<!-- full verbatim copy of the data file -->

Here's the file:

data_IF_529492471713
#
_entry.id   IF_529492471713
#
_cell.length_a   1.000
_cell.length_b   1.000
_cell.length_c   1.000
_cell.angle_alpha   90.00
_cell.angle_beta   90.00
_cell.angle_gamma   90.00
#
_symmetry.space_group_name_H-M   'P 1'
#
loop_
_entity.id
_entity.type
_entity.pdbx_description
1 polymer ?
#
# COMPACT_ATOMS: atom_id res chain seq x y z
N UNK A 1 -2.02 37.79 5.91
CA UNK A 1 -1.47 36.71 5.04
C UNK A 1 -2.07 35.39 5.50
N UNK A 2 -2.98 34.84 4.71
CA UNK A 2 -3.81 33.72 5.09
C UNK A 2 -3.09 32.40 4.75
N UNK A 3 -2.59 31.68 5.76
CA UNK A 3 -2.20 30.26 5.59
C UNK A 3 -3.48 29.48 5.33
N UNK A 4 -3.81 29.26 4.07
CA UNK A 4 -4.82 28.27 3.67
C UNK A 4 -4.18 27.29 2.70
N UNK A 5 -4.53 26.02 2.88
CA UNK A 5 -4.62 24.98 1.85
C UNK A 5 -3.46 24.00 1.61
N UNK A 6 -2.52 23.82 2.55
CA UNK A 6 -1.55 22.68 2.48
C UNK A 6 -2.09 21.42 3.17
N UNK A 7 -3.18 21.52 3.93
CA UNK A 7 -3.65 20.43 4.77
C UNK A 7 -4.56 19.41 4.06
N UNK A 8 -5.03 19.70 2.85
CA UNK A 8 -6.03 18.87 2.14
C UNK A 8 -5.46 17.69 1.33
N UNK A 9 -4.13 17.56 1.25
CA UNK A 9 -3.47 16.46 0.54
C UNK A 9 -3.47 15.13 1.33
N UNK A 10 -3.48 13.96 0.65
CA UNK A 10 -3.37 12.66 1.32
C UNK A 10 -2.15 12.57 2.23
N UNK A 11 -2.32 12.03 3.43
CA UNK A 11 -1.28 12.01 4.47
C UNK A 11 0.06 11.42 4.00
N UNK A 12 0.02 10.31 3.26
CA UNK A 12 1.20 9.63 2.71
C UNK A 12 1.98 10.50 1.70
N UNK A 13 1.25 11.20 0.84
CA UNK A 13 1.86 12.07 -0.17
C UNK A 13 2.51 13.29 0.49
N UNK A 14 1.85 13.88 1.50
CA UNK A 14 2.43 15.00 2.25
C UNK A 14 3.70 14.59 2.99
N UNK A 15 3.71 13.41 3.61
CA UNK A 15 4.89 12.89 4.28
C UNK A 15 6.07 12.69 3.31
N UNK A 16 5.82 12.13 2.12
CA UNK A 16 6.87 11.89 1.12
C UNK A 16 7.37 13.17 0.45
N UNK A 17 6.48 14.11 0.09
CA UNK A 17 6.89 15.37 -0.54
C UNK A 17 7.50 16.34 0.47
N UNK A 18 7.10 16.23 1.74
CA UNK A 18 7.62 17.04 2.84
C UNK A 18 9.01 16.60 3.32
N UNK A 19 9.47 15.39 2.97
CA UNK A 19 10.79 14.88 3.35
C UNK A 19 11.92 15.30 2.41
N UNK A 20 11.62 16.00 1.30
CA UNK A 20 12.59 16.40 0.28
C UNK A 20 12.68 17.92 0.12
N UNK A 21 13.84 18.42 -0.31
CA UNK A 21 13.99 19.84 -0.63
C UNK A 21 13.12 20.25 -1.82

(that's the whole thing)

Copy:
data_IF_529492471713
#
_entry.id   IF_529492471713
#
_cell.length_a   1.000
_cell.length_b   1.000
_cell.length_c   1.000
_cell.angle_alpha   90.00
_cell.angle_beta   90.00
_cell.angle_gamma   90.00
#
_symmetry.space_group_name_H-M   'P 1'
#
loop_
_entity.id
_entity.type
_entity.pdbx_description
1 polymer ?
#
# COMPACT_ATOMS: atom_id res chain seq x y z
N UNK A 1 -2.02 37.79 5.91
CA UNK A 1 -1.47 36.71 5.04
C UNK A 1 -2.07 35.39 5.50
N UNK A 2 -2.98 34.84 4.71
CA UNK A 2 -3.81 33.72 5.09
C UNK A 2 -3.09 32.40 4.75
N UNK A 3 -2.59 31.68 5.76
CA UNK A 3 -2.20 30.26 5.59
C UNK A 3 -3.48 29.48 5.33
N UNK A 4 -3.81 29.26 4.07
CA UNK A 4 -4.82 28.27 3.67
C UNK A 4 -4.18 27.29 2.70
N UNK A 5 -4.53 26.02 2.88
CA UNK A 5 -4.62 24.98 1.85
C UNK A 5 -3.46 24.00 1.61
N UNK A 6 -2.52 23.82 2.55
CA UNK A 6 -1.55 22.68 2.48
C UNK A 6 -2.09 21.42 3.17
N UNK A 7 -3.18 21.52 3.93
CA UNK A 7 -3.65 20.43 4.77
C UNK A 7 -4.56 19.41 4.06
N UNK A 8 -5.03 19.70 2.85
CA UNK A 8 -6.03 18.87 2.14
C UNK A 8 -5.46 17.69 1.33
N UNK A 9 -4.13 17.56 1.25
CA UNK A 9 -3.47 16.46 0.54
C UNK A 9 -3.47 15.13 1.33
N UNK A 10 -3.48 13.96 0.65
CA UNK A 10 -3.37 12.66 1.32
C UNK A 10 -2.15 12.57 2.23
N UNK A 11 -2.32 12.03 3.43
CA UNK A 11 -1.28 12.01 4.47
C UNK A 11 0.06 11.42 4.00
N UNK A 12 0.02 10.31 3.26
CA UNK A 12 1.20 9.63 2.71
C UNK A 12 1.98 10.50 1.70
N UNK A 13 1.25 11.20 0.84
CA UNK A 13 1.86 12.07 -0.17
C UNK A 13 2.51 13.29 0.49
N UNK A 14 1.85 13.88 1.50
CA UNK A 14 2.43 15.00 2.25
C UNK A 14 3.70 14.59 2.99
N UNK A 15 3.71 13.41 3.61
CA UNK A 15 4.89 12.89 4.28
C UNK A 15 6.07 12.69 3.31
N UNK A 16 5.82 12.13 2.12
CA UNK A 16 6.87 11.89 1.12
C UNK A 16 7.37 13.17 0.45
N UNK A 17 6.48 14.11 0.09
CA UNK A 17 6.89 15.37 -0.54
C UNK A 17 7.50 16.34 0.47
N UNK A 18 7.10 16.23 1.74
CA UNK A 18 7.62 17.04 2.84
C UNK A 18 9.01 16.60 3.32
N UNK A 19 9.47 15.39 2.97
CA UNK A 19 10.79 14.88 3.35
C UNK A 19 11.92 15.30 2.41
N UNK A 20 11.62 16.00 1.30
CA UNK A 20 12.59 16.40 0.28
C UNK A 20 12.68 17.92 0.12
N UNK A 21 13.84 18.42 -0.31
CA UNK A 21 13.99 19.84 -0.63
C UNK A 21 13.12 20.25 -1.82